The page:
Mutations in prokineticin 2 and prokineticin receptor 2 genes in human gonadotrophin-releasing hormone deficiency: molecular genetics and clinical spectrum

J Clin Endocrinol Metab. 2008 Sep;93(9):3551-9. doi: 10.1210/jc.2007-2654. Epub 2008 Jun 17.


Context: Mice deficient in prokineticin 2(PROK2) and prokineticin receptor2 (PROKR2) exhibit variable olfactory bulb dysgenesis and GnRH neuronal migration defects reminiscent of human GnRH deficiency.

Objectives: We aimed to screen a large cohort of patients with Kallmann syndrome (KS) and normosmic idiopathic hypogonadotropic hypogonadism (IHH) for mutations in PROK2/PROKR2, evaluate their prevalence, define the genotype/phenotype relationship, and assess the functionality of these mutant alleles in vitro.

Design: Sequencing of the PROK2 and PROKR2 genes was performed in 170 KS patients and 154 nIHH. Mutations were examined using early growth response 1-luciferase assays in HEK 293 cells and aequorin assays in Chinese hamster ovary cells.

Results: Four heterozygous and one homozygous PROK2 mutation (p.A24P, p.C34Y, p.I50M, p.R73C, and p.I55fsX1) were identified in five probands. Four probands had KS and one nIHH, and all had absent puberty. Each mutant peptide impaired receptor signaling in vitro except the I50M. There were 11 patients who carried a heterozygous PROKR2 mutation (p.R85C, p.Y113H, p.V115M, p.R164Q, p.L173R, p.W178S, p.S188L, p.R248Q, p.V331M, and p.R357W). Among them, six had KS, four nIHH, and one KS proband carried both a PROKR2 (p.V115M) and PROK2 (p.A24P) mutation. Reproductive phenotypes ranged from absent to partial puberty to complete reversal of GnRH deficiency after discontinuation of therapy. All mutant alleles appear to decrease intracellular calcium mobilization; seven exhibited decreased MAPK signaling, and six displayed decreased receptor expression. Nonreproductive phenotypes included fibrous dysplasia, sleep disorder, synkinesia, and epilepsy. Finally, considerable variability was evident in family members with the same mutation, including asymptomatic carriers.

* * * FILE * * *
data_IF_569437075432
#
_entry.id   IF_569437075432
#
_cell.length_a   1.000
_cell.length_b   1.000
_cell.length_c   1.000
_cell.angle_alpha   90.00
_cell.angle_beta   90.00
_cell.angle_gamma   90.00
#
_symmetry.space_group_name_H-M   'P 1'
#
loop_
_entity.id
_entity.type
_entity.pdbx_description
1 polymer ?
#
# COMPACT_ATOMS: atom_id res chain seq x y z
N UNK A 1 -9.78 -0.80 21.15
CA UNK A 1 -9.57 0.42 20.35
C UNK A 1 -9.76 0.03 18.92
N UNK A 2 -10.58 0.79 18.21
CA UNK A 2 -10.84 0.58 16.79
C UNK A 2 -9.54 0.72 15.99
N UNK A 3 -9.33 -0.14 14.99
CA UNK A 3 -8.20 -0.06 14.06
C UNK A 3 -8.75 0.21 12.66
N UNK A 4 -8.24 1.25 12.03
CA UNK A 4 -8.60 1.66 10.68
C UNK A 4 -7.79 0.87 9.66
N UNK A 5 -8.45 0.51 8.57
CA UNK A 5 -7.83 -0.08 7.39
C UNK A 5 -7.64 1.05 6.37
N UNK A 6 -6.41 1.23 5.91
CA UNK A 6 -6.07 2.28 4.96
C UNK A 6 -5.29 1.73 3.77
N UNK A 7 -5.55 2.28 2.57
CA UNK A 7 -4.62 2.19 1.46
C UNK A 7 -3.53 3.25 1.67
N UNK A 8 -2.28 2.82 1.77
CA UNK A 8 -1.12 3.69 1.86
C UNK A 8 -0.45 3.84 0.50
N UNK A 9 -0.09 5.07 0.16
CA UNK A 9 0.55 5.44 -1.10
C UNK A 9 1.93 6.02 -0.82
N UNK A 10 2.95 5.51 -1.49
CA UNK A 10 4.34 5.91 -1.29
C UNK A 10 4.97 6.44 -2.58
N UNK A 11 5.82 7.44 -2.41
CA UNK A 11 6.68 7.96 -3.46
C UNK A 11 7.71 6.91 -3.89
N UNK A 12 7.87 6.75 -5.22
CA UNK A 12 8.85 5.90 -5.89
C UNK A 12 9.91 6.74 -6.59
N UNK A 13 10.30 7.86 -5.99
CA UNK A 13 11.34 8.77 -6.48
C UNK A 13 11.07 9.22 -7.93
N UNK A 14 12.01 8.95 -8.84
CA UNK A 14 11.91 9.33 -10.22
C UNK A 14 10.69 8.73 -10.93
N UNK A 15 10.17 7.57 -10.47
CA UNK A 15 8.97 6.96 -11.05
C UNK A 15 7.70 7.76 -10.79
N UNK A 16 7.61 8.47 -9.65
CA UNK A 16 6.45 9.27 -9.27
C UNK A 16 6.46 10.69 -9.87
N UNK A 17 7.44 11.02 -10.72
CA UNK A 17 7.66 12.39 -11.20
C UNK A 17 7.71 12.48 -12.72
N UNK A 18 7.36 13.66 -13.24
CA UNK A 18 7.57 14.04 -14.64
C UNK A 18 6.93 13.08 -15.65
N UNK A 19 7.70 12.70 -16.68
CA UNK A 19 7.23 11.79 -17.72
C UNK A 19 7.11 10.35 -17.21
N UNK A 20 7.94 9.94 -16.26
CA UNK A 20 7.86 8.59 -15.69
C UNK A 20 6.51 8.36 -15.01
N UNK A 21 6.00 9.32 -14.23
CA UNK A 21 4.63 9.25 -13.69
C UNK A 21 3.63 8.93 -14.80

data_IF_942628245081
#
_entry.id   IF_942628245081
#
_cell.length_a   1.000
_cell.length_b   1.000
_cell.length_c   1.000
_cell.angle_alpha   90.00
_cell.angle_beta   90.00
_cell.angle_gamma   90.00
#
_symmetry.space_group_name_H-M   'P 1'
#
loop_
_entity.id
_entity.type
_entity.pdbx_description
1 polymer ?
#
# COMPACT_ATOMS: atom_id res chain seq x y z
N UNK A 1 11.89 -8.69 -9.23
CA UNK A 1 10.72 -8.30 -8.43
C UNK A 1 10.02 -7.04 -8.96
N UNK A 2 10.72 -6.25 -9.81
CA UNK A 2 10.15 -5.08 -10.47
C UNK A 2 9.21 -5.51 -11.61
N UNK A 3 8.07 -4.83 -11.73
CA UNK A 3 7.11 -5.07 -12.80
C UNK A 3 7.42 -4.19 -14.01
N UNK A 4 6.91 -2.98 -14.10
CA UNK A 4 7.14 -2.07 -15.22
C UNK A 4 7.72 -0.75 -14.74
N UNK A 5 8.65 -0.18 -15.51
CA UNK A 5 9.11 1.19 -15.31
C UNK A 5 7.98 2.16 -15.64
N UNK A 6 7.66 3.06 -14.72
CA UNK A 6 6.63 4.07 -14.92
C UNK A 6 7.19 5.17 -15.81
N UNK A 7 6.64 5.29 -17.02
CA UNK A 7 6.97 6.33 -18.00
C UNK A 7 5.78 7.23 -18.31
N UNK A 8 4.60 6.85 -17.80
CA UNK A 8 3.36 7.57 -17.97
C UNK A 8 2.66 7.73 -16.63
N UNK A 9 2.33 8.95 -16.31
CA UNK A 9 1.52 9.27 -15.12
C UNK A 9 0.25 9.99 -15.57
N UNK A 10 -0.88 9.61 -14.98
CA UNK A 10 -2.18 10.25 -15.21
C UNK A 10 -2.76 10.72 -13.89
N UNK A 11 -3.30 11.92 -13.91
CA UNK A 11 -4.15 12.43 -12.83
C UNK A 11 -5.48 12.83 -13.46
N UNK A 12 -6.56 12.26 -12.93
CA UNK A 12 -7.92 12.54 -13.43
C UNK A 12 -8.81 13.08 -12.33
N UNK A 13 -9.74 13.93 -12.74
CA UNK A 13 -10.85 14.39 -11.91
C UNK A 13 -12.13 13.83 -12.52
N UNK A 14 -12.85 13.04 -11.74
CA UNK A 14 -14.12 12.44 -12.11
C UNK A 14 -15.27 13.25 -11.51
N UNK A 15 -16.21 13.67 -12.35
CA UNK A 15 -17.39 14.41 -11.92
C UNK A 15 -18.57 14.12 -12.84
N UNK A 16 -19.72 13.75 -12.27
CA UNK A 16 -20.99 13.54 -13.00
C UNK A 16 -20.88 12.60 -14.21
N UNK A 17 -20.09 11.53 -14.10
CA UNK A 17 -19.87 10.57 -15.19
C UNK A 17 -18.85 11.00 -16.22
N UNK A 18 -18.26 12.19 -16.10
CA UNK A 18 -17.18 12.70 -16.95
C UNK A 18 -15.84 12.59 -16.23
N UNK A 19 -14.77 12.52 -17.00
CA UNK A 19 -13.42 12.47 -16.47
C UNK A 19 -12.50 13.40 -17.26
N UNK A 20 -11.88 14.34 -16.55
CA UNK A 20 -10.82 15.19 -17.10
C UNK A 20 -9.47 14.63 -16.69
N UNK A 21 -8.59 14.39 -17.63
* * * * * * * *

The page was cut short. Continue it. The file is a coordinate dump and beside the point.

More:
Conclusion: Loss-of-function mutations in PROK2 and PROKR2 underlie both KS and nIHH.

Publication types

  • Research Support, N.I.H., Extramural

MeSH terms

  • Adolescent
  • Aequorin / genetics
  • Animals
  • CHO Cells
  • Cricetinae
  • Cricetulus
  • DNA Mutational Analysis
  • Female
  • Gastrointestinal Hormones / genetics*
  • Gene Frequency
  • Genetic Heterogeneity
  • Genotype
  • Gonadotropin-Releasing Hormone / deficiency*
  • Humans
  • Hypogonadism / genetics*
  • Kallmann Syndrome / genetics
  • Male
  • Models, Biological
  • Mutation, Missense*
  • Neuropeptides / genetics*
  • Pedigree
  • Receptors, G-Protein-Coupled / genetics*
  • Receptors, Peptide / genetics*
  • Transfection


  • Gastrointestinal Hormones
  • Neuropeptides
  • PROK2 protein, human
  • PROKR2 protein, human
  • Receptors, G-Protein-Coupled
  • Receptors, Peptide
  • Gonadotropin-Releasing Hormone
  • Aequorin